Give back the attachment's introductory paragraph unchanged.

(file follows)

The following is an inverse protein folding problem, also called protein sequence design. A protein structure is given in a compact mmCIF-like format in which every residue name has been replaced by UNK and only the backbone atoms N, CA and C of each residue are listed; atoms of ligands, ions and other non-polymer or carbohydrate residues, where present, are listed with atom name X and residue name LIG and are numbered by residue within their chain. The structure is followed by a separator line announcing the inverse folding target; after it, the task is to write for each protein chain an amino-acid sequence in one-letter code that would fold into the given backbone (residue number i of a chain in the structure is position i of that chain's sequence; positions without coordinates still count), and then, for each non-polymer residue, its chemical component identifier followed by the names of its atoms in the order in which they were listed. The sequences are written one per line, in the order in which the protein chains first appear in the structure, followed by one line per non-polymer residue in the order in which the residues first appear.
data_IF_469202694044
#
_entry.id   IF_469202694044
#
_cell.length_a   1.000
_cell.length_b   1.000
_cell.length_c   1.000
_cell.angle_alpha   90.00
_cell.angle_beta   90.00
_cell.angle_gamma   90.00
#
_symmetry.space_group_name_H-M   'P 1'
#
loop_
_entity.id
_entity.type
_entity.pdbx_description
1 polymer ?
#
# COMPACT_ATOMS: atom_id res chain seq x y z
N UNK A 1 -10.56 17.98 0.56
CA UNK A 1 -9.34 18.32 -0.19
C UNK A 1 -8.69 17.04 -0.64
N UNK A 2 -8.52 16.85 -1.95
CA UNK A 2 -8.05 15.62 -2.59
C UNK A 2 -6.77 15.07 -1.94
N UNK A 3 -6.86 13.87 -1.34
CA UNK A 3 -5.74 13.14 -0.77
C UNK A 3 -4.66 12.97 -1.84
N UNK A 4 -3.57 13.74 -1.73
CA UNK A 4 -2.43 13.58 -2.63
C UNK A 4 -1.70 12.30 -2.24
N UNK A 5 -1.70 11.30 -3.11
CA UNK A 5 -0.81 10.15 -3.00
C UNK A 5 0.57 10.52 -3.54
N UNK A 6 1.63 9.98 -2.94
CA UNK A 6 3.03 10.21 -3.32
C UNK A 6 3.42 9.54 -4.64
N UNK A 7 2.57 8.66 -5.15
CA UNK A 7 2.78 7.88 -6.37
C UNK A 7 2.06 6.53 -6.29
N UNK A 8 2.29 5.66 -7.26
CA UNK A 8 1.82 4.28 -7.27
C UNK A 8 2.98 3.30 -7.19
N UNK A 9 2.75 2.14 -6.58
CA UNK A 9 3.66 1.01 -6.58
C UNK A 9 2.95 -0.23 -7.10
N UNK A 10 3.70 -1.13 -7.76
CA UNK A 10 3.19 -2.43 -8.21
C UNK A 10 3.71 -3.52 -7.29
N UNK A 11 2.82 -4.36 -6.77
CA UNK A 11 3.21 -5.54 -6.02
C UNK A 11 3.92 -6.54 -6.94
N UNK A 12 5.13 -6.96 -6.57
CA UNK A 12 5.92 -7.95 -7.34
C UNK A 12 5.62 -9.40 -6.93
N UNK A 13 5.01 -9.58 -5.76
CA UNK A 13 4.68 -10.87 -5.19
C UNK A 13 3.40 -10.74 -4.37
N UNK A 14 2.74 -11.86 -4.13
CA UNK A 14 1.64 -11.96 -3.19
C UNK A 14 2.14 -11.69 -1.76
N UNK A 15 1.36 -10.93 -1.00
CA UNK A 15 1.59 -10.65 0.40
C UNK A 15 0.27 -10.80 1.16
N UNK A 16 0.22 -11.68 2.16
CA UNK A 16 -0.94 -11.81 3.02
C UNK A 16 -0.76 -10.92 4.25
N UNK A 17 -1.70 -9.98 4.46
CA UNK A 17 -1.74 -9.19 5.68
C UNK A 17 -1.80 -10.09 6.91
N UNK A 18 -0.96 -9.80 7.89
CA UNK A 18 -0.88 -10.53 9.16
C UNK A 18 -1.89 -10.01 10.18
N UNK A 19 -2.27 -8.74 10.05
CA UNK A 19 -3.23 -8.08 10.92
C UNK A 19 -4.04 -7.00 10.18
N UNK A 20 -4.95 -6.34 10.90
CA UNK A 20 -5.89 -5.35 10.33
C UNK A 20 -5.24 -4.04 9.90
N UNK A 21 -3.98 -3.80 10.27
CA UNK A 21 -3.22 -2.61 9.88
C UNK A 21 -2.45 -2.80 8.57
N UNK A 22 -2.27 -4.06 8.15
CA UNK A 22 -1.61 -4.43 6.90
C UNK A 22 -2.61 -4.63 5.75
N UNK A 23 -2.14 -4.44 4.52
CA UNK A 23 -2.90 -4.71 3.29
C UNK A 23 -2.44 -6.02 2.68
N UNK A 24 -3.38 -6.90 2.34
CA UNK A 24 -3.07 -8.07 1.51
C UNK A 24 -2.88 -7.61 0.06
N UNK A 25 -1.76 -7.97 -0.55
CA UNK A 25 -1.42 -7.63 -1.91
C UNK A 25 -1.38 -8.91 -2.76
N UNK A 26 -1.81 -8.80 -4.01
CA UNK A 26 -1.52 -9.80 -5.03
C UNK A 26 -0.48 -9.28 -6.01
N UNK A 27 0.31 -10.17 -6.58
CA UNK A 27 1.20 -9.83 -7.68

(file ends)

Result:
The following is an inverse protein folding problem, also called protein sequence design. A protein structure is given in a compact mmCIF-like format in which every residue name has been replaced by UNK and only the backbone atoms N, CA and C of each residue are listed; atoms of ligands, ions and other non-polymer or carbohydrate residues, where present, are listed with atom name X and residue name LIG and are numbered by residue within their chain. The structure is followed by a separator line announcing the inverse folding target; after it, the task is to write for each protein chain an amino-acid sequence in one-letter code that would fold into the given backbone (residue number i of a chain in the structure is position i of that chain's sequence; positions without coordinates still count), and then, for each non-polymer residue, its chemical component identifier followed by the names of its atoms in the order in which they were listed. The sequences are written one per line, in the order in which the protein chains first appear in the structure, followed by one line per non-polymer residue in the order in which the residues first appear.